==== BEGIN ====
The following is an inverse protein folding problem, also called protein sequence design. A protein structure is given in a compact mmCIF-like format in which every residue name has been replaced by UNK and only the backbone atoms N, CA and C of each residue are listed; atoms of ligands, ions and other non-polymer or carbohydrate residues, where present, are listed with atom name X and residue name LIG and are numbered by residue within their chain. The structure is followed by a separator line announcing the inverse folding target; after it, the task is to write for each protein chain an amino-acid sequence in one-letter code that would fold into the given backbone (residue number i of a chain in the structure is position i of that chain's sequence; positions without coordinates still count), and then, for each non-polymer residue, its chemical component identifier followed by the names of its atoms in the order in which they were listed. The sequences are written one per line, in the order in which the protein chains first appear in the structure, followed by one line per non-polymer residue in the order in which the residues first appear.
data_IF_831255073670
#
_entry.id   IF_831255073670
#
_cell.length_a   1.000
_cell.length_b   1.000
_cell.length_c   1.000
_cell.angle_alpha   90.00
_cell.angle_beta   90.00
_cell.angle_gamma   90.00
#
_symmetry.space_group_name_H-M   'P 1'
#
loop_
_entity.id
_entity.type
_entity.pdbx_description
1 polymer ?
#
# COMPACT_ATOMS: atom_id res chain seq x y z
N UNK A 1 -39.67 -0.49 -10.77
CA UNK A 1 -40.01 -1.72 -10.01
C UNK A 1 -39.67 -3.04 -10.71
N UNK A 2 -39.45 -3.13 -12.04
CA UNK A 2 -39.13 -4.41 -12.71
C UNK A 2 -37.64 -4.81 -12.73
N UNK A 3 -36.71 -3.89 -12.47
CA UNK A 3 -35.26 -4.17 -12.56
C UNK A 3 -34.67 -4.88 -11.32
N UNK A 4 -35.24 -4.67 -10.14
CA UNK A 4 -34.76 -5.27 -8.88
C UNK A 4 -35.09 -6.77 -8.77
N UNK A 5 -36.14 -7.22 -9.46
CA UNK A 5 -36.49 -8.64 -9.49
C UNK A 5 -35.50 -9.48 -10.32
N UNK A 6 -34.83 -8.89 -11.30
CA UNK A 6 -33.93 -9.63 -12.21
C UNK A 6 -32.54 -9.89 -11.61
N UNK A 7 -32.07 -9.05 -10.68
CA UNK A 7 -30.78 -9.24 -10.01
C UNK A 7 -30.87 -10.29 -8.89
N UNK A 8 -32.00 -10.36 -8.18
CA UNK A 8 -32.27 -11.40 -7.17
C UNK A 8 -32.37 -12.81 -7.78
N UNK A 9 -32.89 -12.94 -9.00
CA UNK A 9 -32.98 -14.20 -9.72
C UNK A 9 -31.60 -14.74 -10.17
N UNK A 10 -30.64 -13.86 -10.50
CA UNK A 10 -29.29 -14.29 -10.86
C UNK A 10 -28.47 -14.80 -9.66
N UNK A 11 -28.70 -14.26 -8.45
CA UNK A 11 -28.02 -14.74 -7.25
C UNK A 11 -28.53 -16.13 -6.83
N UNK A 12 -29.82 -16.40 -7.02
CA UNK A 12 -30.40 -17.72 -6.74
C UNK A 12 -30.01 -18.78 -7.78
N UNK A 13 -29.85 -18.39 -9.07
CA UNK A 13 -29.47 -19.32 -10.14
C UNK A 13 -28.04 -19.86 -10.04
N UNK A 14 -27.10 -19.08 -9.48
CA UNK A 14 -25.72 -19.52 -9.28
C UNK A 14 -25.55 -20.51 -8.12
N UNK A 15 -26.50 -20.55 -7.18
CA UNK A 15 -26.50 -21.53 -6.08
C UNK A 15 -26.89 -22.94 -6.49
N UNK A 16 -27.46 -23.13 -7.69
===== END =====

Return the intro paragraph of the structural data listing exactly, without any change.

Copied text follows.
The following is an inverse protein folding problem, also called protein sequence design. A protein structure is given in a compact mmCIF-like format in which every residue name has been replaced by UNK and only the backbone atoms N, CA and C of each residue are listed; atoms of ligands, ions and other non-polymer or carbohydrate residues, where present, are listed with atom name X and residue name LIG and are numbered by residue within their chain. The structure is followed by a separator line announcing the inverse folding target; after it, the task is to write for each protein chain an amino-acid sequence in one-letter code that would fold into the given backbone (residue number i of a chain in the structure is position i of that chain's sequence; positions without coordinates still count), and then, for each non-polymer residue, its chemical component identifier followed by the names of its atoms in the order in which they were listed. The sequences are written one per line, in the order in which the protein chains first appear in the structure, followed by one line per non-polymer residue in the order in which the residues first appear.